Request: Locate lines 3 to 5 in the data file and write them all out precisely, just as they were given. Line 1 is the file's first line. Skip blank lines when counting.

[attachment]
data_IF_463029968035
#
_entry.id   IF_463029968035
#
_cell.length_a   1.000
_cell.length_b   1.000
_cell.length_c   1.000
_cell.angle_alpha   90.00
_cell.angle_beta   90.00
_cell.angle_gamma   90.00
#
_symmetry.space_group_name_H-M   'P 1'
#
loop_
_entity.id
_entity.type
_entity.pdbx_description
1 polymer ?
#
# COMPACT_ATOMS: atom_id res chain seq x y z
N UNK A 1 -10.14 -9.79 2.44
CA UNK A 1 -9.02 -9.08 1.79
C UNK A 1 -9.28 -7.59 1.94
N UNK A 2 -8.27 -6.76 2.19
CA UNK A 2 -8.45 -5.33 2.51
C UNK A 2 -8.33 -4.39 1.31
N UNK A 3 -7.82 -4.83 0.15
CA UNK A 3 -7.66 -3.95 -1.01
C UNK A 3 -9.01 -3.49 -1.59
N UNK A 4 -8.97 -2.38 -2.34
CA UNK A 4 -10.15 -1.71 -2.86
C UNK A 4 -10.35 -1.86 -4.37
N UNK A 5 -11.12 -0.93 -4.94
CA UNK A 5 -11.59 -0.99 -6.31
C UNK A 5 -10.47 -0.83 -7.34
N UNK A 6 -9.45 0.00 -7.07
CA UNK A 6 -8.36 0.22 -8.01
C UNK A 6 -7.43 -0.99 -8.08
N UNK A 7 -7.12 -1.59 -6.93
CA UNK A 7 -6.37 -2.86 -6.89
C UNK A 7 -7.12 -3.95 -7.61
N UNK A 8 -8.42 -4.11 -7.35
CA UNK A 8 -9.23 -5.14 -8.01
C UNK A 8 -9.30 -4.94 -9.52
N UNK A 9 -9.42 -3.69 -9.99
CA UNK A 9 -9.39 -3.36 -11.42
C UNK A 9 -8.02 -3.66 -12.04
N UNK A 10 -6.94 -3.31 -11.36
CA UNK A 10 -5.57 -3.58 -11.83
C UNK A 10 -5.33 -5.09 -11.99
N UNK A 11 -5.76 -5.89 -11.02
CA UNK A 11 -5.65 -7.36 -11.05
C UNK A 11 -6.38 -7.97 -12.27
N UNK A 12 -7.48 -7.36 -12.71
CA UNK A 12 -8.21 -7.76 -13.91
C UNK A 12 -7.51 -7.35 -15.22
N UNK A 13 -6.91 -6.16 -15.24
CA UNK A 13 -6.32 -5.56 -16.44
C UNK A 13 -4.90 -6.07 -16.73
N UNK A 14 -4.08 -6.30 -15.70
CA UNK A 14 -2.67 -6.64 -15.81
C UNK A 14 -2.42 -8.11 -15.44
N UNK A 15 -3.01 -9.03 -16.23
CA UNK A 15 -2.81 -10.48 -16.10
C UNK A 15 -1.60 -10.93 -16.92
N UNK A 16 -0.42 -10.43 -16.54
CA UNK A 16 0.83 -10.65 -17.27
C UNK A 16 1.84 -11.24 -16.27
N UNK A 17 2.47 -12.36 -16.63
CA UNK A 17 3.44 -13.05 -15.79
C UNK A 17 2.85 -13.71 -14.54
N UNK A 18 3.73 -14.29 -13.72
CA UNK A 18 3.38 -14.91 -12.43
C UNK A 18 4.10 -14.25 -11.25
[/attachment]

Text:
_entry.id   IF_463029968035
#
_cell.length_a   1.000